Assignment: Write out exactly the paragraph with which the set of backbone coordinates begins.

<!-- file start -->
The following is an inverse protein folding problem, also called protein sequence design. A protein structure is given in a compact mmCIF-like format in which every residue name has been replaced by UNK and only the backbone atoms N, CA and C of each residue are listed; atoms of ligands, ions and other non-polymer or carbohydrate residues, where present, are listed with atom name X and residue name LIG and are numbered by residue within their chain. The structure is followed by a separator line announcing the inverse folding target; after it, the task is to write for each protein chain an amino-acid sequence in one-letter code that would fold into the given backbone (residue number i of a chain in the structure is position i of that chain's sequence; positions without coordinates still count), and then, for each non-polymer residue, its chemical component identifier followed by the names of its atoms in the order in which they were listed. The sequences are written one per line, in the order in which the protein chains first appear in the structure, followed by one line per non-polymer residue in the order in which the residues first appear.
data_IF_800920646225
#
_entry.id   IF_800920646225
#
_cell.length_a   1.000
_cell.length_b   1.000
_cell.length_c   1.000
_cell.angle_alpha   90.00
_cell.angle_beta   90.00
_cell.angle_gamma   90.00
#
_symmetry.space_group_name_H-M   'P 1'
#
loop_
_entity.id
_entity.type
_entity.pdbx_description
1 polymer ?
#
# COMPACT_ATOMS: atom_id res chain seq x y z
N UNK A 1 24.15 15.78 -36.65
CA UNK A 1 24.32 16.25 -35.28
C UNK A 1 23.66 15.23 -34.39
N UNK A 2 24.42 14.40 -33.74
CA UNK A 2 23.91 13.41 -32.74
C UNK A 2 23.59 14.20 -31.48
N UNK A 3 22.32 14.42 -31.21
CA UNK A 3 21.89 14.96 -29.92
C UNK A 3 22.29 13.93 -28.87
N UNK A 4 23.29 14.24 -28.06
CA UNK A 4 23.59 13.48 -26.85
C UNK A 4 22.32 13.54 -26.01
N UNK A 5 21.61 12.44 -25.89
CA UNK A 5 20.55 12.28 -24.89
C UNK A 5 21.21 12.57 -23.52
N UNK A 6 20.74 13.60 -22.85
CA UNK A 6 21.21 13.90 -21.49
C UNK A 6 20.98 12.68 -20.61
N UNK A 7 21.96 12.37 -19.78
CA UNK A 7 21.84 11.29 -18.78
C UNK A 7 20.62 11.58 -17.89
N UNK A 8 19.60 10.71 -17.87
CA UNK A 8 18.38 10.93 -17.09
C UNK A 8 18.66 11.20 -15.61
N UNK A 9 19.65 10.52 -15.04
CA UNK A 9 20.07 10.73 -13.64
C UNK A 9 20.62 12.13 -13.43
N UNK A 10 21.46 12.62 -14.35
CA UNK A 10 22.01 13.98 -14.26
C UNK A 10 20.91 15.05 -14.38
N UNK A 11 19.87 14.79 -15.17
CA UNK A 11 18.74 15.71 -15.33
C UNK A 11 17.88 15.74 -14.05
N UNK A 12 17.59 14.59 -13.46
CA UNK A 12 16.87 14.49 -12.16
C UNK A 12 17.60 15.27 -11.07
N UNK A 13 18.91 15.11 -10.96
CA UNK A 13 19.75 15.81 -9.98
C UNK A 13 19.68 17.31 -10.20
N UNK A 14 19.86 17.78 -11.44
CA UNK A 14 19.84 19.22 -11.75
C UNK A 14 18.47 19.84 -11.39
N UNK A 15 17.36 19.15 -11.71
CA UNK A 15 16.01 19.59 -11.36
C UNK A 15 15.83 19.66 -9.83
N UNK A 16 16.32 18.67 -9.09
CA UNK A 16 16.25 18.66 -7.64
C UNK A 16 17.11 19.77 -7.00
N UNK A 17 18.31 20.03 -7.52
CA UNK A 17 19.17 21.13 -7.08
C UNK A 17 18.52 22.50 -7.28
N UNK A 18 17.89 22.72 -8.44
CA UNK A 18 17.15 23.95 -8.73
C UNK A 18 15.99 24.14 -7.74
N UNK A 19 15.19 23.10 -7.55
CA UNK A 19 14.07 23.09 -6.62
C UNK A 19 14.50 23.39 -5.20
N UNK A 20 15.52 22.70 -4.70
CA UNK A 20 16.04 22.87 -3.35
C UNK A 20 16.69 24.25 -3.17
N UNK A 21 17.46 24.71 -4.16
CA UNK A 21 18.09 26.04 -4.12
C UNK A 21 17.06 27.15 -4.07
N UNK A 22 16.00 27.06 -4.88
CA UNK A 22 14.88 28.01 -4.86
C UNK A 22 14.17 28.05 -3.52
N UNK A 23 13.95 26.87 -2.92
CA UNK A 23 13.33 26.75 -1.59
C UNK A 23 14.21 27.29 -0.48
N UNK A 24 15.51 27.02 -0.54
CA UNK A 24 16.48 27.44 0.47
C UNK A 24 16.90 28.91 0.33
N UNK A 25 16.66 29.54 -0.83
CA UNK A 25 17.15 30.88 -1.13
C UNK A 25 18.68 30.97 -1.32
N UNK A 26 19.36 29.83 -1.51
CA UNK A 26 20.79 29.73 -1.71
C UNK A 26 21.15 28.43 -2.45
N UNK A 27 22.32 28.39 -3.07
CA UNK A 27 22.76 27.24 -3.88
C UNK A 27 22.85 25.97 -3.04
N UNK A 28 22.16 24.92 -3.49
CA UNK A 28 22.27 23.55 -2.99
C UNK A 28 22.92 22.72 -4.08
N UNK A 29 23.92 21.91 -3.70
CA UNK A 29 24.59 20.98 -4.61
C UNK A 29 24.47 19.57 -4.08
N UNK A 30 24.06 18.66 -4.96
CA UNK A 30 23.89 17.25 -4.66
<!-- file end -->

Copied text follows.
The following is an inverse protein folding problem, also called protein sequence design. A protein structure is given in a compact mmCIF-like format in which every residue name has been replaced by UNK and only the backbone atoms N, CA and C of each residue are listed; atoms of ligands, ions and other non-polymer or carbohydrate residues, where present, are listed with atom name X and residue name LIG and are numbered by residue within their chain. The structure is followed by a separator line announcing the inverse folding target; after it, the task is to write for each protein chain an amino-acid sequence in one-letter code that would fold into the given backbone (residue number i of a chain in the structure is position i of that chain's sequence; positions without coordinates still count), and then, for each non-polymer residue, its chemical component identifier followed by the names of its atoms in the order in which they were listed. The sequences are written one per line, in the order in which the protein chains first appear in the structure, followed by one line per non-polymer residue in the order in which the residues first appear.